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Most voters part of a ‘silent majority’, survey shows

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DESPITE a general perception that Thailand is deeply divided politically, a survey released yesterday revealed that most people consider themselves part of a silent force |that remains undecided about ideology and has yet to take a political stance.

The Super Poll survey conducted between December 10 and 22 among 1,094 citizens found that 59.1 per cent of Bangkok residents and 57.2 per cent of people living outside the capital saw themselves as members of this silent majority.
About 29 per cent of Bangkok respondents said they supported the current military-led government, compared to 11.7 per cent who said they do not.
Outside the capital, the government had the support of 28.6 per cent of respondents but was disliked by 14.2 per cent.
Another surprise in the survey shattered the supposition that the Pheu Thai Party has little support in Bangkok.
Nearly a third (31.9 per cent) of people in the city said they would vote for Pheu Thai if the election were held that day.
The new, pro-democracy Future Forward Party would get 29.2 per cent of the respondents’ votes in Bangkok, the Democrat Party 27.8 per cent.
Less than 5 per cent of respondents both in and outside Bangkok said they would vote for the pro-junta Phalang Pracharat Party. Other parties split the remaining 9.8 per cent of supporters.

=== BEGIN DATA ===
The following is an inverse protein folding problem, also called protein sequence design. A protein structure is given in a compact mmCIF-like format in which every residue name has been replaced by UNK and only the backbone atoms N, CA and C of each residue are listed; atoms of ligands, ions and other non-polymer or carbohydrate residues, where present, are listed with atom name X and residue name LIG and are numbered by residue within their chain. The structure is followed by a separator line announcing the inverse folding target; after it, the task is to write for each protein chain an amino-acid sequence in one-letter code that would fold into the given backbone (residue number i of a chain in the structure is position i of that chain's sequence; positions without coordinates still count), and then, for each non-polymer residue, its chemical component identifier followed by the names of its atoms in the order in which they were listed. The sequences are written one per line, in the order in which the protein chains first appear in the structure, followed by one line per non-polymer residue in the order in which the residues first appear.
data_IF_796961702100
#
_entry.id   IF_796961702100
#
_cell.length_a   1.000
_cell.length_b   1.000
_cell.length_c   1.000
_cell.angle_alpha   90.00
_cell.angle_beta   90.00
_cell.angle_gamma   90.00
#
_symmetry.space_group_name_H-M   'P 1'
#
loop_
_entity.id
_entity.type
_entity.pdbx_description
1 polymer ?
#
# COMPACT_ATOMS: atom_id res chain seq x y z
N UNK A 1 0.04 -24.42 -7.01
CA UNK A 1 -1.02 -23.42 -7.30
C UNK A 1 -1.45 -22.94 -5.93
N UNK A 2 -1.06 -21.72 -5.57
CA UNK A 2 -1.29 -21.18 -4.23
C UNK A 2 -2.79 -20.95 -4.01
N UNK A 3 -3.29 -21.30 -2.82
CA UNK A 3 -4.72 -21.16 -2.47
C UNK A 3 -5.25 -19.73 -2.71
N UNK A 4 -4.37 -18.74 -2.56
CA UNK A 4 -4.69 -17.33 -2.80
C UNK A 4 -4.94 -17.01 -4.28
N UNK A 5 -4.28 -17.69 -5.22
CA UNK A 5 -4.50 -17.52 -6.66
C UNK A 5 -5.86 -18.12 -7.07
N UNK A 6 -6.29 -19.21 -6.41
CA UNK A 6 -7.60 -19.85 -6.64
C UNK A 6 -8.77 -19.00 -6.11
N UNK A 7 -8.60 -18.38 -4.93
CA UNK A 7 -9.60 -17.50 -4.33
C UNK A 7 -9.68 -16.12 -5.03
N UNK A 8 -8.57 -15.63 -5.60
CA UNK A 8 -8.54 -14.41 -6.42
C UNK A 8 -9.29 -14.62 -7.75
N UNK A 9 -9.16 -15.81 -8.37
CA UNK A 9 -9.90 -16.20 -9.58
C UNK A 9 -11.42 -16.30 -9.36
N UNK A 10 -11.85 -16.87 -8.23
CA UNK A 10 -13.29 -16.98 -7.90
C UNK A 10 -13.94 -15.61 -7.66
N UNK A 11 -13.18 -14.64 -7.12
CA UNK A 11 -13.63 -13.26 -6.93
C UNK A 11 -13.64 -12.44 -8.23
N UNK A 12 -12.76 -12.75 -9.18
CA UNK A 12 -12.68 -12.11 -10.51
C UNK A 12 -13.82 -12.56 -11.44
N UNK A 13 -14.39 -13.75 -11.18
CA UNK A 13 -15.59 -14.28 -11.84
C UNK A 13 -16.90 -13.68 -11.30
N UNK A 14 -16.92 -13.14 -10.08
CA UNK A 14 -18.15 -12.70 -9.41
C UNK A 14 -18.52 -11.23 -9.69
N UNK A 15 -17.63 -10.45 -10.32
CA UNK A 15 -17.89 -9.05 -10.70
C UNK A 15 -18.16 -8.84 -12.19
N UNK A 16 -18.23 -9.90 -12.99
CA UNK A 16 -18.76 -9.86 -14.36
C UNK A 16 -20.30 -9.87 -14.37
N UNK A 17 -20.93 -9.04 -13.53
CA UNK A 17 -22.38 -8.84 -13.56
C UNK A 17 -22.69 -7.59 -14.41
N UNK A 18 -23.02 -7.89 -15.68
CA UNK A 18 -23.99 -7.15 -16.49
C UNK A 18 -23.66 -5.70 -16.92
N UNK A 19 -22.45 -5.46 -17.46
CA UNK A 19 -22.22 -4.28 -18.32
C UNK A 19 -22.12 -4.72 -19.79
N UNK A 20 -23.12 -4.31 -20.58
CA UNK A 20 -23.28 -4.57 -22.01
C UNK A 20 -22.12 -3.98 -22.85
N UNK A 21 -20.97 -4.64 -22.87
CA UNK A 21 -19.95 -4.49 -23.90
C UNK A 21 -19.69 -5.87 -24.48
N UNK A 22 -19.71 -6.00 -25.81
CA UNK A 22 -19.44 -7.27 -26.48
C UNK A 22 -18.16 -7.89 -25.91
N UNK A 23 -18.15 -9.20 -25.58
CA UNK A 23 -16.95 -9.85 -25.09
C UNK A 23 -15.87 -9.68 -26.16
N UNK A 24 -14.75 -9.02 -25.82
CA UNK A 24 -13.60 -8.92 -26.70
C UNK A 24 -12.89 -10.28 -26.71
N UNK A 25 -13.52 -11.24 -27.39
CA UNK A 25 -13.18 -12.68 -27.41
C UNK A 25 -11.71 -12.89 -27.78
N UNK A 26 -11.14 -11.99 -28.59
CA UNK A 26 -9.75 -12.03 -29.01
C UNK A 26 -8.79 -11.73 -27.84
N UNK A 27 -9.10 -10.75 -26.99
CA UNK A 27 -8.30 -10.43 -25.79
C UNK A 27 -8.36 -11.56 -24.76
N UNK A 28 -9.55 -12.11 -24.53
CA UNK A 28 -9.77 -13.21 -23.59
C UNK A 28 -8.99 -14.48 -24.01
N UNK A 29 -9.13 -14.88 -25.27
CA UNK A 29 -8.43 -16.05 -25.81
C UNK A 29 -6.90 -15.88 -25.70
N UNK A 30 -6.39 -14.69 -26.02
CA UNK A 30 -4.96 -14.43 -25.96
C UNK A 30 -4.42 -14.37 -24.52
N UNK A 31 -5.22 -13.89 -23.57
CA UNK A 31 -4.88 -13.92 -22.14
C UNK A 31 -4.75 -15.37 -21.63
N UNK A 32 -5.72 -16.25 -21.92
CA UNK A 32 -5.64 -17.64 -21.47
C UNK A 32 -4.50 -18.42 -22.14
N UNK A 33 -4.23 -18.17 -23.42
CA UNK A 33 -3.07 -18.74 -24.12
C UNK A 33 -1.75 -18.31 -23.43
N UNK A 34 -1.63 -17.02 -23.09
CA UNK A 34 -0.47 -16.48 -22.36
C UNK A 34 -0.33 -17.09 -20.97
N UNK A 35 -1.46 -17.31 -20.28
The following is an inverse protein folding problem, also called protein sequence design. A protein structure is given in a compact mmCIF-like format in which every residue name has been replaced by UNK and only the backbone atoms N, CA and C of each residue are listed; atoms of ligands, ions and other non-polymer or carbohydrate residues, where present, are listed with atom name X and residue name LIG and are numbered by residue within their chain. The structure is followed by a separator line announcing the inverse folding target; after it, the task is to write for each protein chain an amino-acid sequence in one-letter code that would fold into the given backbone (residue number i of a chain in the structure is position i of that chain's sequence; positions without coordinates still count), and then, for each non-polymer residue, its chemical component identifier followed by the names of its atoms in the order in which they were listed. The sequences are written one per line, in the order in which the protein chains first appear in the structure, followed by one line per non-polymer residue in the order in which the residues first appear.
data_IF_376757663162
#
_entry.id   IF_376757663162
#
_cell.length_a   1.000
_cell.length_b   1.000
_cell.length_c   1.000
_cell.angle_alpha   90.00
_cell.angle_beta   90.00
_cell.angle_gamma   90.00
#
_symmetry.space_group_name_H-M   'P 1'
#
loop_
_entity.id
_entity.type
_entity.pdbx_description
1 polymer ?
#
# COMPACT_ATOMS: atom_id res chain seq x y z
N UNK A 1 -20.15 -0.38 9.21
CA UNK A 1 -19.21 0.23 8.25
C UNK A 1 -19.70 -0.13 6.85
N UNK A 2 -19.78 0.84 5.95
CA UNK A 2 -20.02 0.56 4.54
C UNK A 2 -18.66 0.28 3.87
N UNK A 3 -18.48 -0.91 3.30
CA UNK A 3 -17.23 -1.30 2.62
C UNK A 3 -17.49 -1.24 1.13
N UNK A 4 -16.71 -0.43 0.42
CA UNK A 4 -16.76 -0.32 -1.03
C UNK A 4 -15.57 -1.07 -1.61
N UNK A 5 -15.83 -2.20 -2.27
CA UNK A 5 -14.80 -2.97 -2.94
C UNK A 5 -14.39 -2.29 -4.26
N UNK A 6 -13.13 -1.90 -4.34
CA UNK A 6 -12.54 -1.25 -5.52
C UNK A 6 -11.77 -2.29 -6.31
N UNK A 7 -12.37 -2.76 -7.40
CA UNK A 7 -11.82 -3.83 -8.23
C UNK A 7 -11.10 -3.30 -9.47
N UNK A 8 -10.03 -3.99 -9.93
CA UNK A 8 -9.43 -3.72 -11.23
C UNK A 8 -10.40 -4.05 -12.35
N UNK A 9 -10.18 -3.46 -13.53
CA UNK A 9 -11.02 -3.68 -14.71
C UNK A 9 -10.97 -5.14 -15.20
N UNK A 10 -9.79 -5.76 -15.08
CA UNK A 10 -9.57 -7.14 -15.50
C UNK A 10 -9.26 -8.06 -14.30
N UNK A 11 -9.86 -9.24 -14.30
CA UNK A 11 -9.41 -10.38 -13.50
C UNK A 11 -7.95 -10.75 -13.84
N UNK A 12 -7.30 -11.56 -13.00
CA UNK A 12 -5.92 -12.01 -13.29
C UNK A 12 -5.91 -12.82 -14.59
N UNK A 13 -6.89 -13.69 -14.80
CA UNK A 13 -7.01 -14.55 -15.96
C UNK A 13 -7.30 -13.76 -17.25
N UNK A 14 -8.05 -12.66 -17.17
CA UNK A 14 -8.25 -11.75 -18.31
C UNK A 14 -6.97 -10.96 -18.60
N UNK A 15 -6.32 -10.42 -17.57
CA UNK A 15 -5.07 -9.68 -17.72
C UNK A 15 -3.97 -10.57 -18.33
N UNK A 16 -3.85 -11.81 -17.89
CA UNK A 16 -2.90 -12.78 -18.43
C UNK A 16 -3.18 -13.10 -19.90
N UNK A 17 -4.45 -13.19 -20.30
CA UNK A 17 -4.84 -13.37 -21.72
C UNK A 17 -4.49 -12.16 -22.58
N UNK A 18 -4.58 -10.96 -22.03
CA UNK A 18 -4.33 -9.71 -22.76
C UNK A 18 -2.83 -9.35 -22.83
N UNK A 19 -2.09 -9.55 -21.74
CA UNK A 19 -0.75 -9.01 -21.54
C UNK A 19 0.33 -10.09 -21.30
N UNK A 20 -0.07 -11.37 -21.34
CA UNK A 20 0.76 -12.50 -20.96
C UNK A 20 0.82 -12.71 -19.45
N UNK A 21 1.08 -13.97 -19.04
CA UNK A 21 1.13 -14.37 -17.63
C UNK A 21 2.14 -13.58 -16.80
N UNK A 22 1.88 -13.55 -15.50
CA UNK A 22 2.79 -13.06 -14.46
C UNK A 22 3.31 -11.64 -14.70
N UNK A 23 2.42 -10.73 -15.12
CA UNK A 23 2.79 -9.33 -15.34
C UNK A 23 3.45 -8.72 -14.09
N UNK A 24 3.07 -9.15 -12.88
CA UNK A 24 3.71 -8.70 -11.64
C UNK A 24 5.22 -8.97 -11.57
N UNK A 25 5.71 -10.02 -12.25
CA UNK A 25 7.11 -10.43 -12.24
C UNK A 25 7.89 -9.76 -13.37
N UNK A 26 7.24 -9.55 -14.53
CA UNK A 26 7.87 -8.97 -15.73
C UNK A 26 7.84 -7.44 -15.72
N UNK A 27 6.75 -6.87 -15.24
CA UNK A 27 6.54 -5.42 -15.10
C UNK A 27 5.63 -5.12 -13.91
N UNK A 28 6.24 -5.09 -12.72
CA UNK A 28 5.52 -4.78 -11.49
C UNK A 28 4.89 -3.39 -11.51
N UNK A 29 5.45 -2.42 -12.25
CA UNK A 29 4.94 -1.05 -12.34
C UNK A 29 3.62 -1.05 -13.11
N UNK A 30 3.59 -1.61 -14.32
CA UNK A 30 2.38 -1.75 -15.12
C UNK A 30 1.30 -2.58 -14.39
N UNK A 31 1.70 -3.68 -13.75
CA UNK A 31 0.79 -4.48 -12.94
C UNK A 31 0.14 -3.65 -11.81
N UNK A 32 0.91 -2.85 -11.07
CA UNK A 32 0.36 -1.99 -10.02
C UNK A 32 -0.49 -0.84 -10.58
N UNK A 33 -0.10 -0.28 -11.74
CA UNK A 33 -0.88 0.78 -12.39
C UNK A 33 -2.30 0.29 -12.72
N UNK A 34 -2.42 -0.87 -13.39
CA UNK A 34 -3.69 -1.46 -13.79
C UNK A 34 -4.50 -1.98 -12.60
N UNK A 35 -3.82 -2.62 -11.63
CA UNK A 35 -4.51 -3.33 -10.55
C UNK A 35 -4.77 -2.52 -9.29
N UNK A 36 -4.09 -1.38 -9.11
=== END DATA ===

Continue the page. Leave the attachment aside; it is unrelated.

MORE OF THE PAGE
Super Poll director Noppadol Kannika commented that the government must be fair in all situations or risk losing support.
The junta-led government’s support had eroded steadily since it seized power in the midst of political turmoil, he said.
In another poll released yesterday by Suan Dusit, 32.55 per cent of respondents expressed doubt that politics and the economy would improve anytime soon, after more than four years of junta rule, which was supposed to bring about reform in both. Suan Dusit quizzed 1,149 people from December 18-22, asking what they were most curious about regarding the election scheduled for February 24.
The top question asked, by 52.74 per cent of respondents, involved political parties’ policies and their practicality.
Nearly 34 per cent wondered about transparency and poll fraud.
Others had questions – in descending order of interest – about constituency mapping, candidates’ personal details, the possibility of another election delay, electoral |laws and regulations, voting procedures, the selection of the premier, and MPs changing their party affiliations.


Published : December 23, 2018